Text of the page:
Former NSA employee pleads guilty to lesser charge in leak case
Thomas Andrews Drake, the former National Security Agency employee accused of leaking classified information to a reporter, pleaded guilty Friday to one misdemeanor count of “exceeding the authorized use of a computer.”
It’s a much lesser offense than the Espionage Act and false-statement violations Drake was originally charged with, and represents a major reversal of the government’s initial legal stance that he jeopardized national security.
“I hope this is the death knell of using the Espionage Act to send a message to ‘leakers’ who are more often than not whistle-blowers,” said Jesselyn Radack, who represents Drake in a separate case involving the NSA.
“This was the wrong person, this was the wrong case, and the Espionage Act was an overreach,” Radack said.
She said Drake would not comment himself until after the sentencing, which is scheduled for July 15, when the Department of Justice will also dismiss the more serious indictment against him.
He faces a maximum of one year in federal prison, though prosecutors said Friday that they would not oppose a “noncustodial” sentence — meaning one that does not include confinement. He faced more than 30 years in prison under the original 10-count indictment.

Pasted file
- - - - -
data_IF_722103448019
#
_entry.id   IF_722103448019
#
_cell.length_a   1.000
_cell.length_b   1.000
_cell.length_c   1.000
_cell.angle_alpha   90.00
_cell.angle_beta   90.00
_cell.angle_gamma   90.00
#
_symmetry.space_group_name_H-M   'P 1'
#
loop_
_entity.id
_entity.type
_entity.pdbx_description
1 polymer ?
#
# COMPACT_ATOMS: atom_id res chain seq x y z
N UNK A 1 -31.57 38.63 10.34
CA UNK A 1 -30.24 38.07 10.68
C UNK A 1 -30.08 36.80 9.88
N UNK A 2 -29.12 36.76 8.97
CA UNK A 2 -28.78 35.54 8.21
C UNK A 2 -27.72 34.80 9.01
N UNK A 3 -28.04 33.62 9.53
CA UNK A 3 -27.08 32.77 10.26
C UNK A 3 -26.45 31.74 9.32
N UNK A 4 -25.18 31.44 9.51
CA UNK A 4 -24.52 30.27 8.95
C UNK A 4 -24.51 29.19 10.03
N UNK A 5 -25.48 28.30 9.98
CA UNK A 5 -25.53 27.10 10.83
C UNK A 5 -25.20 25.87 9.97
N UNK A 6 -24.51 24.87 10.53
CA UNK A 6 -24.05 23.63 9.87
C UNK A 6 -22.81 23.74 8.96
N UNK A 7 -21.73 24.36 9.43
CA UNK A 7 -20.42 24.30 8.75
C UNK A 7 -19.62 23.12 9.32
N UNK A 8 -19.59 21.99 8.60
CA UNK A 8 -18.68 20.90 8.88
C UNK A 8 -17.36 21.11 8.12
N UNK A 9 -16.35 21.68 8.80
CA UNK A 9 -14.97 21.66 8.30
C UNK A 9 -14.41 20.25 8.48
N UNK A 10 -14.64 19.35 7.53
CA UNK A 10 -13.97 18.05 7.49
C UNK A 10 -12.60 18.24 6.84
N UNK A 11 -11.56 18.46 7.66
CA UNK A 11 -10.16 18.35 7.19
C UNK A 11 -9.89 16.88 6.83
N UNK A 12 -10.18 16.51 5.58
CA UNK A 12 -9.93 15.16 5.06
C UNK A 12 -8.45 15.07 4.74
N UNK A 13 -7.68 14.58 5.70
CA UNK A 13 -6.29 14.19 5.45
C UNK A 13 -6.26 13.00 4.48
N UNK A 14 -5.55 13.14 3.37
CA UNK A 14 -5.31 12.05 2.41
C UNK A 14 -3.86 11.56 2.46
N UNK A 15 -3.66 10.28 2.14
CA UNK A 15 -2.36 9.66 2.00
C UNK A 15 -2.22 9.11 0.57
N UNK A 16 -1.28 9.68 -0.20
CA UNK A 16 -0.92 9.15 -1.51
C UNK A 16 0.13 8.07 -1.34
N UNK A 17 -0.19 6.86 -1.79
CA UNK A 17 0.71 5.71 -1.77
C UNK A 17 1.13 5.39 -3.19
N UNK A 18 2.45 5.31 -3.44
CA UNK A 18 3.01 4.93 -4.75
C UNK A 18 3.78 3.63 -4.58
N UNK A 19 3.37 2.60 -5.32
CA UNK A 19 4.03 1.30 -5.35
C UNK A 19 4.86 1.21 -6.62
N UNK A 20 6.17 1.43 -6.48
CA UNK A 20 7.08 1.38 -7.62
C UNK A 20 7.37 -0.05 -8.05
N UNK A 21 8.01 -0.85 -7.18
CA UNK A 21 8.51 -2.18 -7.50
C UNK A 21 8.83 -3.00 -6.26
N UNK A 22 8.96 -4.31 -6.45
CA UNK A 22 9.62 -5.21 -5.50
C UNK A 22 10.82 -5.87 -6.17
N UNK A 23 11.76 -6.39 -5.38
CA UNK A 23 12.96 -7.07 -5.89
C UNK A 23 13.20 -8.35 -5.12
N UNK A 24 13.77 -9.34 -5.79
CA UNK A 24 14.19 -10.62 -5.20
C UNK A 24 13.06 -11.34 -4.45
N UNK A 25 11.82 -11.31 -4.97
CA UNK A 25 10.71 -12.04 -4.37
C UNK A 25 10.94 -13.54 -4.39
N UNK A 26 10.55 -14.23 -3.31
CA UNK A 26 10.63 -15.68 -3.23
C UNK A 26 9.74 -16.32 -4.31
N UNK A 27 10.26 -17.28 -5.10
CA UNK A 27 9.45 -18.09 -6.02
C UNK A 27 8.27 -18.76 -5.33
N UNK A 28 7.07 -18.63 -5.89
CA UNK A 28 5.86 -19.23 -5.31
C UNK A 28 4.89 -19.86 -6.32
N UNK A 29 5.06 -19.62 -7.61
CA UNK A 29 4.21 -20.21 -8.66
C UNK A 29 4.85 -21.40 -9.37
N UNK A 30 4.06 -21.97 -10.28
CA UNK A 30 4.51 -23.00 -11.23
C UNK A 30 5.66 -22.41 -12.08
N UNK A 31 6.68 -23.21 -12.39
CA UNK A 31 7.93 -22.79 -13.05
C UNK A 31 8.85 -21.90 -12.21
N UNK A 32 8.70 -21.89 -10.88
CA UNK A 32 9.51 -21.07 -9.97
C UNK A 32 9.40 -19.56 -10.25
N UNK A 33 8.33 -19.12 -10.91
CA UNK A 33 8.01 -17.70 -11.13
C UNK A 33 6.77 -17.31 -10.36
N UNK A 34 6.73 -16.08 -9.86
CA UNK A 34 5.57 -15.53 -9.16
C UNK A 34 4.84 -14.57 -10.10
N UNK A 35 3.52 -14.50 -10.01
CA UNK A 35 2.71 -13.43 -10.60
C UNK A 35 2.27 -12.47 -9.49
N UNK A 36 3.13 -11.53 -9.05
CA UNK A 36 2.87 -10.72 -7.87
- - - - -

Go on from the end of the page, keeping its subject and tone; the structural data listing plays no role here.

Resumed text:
Drake, who had a top-secret clearance as an NSA employee, was indicted last year for retaining classified information, which prosecutors said he gave to then-Baltimore Sun reporter Siobhan Gorman between 2006 and 2007. Gorman wrote a series of articles about waste and mismanagement at NSA; she now works for the Wall Street Journal.
But Drake maintains that the information he gave Gorman was not classified, and that he handed the classified information over to investigators as part of a whistle-blowing investigation into wasteful agency programs.
He was never charged with leaking information, though his prosecution is widely viewed as a message from the Obama administration to discourage leaks. It is one of five cases being pursued by the federal government in court, and part of a larger strategy to shut down unauthorized disclosures of information, some open-government advocates said.
“Individuals who are granted special access to our nation’s most sensitive information cannot unilaterally decide to disregard the law and agreements they make with the government on how that information may be handled,” Assistant U.S. Atty. General Lanny A. Breuer said in a statement.
The Department of Justice said it agreed to drop the other charges against Drake and enter into the plea deal in part to avoid having to release classified information through the trial.
“We must always strike the careful balance between holding accountable those who break our laws, while not disclosing highly sensitive information that our intelligence agencies conclude would be harmful to our nation’s security if used at trial,” Breuer said.
In a joint statement released Friday, Drake’s federal public defenders, Deborah Boardman and James Wyda, said he “never should have been charged under the Espionage Act.”
“Tom never intended to harm his country. And he didn’t. We are grateful that Tom and his family can start to put this frightening chapter behind them,” they said.